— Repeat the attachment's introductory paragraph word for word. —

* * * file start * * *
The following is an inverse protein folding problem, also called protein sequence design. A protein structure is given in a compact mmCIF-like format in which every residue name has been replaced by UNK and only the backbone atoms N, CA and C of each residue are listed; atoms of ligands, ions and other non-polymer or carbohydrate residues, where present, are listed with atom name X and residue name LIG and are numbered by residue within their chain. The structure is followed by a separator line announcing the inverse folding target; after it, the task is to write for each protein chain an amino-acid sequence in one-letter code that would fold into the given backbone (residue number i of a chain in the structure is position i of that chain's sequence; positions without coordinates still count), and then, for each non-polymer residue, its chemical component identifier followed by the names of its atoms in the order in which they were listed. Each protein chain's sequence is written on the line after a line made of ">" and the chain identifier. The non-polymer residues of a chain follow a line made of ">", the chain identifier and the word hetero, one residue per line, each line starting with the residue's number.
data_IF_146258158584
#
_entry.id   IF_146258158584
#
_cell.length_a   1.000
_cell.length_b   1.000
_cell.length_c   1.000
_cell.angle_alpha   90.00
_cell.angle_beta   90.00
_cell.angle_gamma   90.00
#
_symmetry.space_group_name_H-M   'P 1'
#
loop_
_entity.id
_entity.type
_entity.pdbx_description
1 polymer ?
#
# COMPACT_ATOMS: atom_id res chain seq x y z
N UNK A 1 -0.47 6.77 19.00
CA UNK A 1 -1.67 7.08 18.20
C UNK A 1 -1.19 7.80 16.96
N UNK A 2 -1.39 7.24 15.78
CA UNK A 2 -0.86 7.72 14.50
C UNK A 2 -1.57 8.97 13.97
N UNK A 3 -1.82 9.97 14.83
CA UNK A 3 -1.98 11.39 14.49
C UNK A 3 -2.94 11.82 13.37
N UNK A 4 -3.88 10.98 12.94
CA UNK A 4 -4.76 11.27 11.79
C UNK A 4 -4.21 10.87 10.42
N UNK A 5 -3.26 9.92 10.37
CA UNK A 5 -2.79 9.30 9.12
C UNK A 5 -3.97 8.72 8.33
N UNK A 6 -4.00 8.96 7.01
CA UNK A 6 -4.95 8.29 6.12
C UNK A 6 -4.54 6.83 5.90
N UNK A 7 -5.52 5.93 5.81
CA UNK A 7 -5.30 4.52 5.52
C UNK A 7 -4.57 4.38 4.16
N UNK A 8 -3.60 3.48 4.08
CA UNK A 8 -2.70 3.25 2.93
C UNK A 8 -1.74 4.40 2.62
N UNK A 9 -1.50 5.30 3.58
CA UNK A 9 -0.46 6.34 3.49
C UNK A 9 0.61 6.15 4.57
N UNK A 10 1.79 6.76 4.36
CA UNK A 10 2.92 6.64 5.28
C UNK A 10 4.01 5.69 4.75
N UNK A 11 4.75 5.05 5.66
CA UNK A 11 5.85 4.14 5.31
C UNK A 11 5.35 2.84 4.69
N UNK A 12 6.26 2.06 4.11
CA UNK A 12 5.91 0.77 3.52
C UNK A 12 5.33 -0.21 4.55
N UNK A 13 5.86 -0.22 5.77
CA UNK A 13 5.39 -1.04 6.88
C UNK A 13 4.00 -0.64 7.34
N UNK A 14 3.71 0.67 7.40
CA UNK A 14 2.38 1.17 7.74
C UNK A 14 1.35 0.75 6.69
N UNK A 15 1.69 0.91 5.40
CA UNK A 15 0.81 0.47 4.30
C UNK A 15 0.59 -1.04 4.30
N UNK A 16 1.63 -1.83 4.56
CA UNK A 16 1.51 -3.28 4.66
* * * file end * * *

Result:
The following is an inverse protein folding problem, also called protein sequence design. A protein structure is given in a compact mmCIF-like format in which every residue name has been replaced by UNK and only the backbone atoms N, CA and C of each residue are listed; atoms of ligands, ions and other non-polymer or carbohydrate residues, where present, are listed with atom name X and residue name LIG and are numbered by residue within their chain. The structure is followed by a separator line announcing the inverse folding target; after it, the task is to write for each protein chain an amino-acid sequence in one-letter code that would fold into the given backbone (residue number i of a chain in the structure is position i of that chain's sequence; positions without coordinates still count), and then, for each non-polymer residue, its chemical component identifier followed by the names of its atoms in the order in which they were listed. Each protein chain's sequence is written on the line after a line made of ">" and the chain identifier. The non-polymer residues of a chain follow a line made of ">", the chain identifier and the word hetero, one residue per line, each line starting with the residue's number.